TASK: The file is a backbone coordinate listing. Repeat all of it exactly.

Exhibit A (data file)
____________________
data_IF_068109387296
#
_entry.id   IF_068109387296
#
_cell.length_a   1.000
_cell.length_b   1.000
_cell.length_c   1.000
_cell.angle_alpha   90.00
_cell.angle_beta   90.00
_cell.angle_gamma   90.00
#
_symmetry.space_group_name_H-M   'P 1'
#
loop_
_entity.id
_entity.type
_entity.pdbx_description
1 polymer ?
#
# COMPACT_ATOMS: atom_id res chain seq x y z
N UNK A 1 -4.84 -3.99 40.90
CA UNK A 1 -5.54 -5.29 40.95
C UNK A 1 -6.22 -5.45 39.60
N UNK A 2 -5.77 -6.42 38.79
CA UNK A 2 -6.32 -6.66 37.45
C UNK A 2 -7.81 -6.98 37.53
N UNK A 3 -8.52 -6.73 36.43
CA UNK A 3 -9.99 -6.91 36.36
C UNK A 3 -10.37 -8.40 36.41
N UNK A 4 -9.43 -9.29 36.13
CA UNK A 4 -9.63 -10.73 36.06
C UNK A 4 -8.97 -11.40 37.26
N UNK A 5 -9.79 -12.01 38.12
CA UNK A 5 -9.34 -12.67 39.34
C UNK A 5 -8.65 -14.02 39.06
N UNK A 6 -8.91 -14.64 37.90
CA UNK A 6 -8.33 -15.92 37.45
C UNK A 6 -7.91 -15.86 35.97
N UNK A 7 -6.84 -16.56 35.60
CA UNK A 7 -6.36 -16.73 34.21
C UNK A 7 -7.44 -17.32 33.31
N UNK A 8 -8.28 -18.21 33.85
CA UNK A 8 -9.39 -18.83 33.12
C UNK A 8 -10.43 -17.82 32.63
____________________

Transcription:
data_IF_068109387296
#
_entry.id   IF_068109387296
#
_cell.length_a   1.000
_cell.length_b   1.000
_cell.length_c   1.000
_cell.angle_alpha   90.00
_cell.angle_beta   90.00
_cell.angle_gamma   90.00
#
_symmetry.space_group_name_H-M   'P 1'
#
loop_
_entity.id
_entity.type
_entity.pdbx_description
1 polymer ?
#
# COMPACT_ATOMS: atom_id res chain seq x y z
N UNK A 1 -4.84 -3.99 40.90
CA UNK A 1 -5.54 -5.29 40.95
C UNK A 1 -6.22 -5.45 39.60
N UNK A 2 -5.77 -6.42 38.79
CA UNK A 2 -6.32 -6.66 37.45
C UNK A 2 -7.81 -6.98 37.53
N UNK A 3 -8.52 -6.73 36.43
CA UNK A 3 -9.99 -6.91 36.36
C UNK A 3 -10.37 -8.40 36.41
N UNK A 4 -9.43 -9.29 36.13
CA UNK A 4 -9.63 -10.73 36.06
C UNK A 4 -8.97 -11.40 37.26
N UNK A 5 -9.79 -12.01 38.12
CA UNK A 5 -9.34 -12.67 39.34
C UNK A 5 -8.65 -14.02 39.06
N UNK A 6 -8.91 -14.64 37.90
CA UNK A 6 -8.33 -15.92 37.45
C UNK A 6 -7.91 -15.86 35.97
N UNK A 7 -6.84 -16.56 35.60
CA UNK A 7 -6.36 -16.73 34.21
C UNK A 7 -7.44 -17.32 33.31
N UNK A 8 -8.28 -18.21 33.85
CA UNK A 8 -9.39 -18.83 33.12
C UNK A 8 -10.43 -17.82 32.63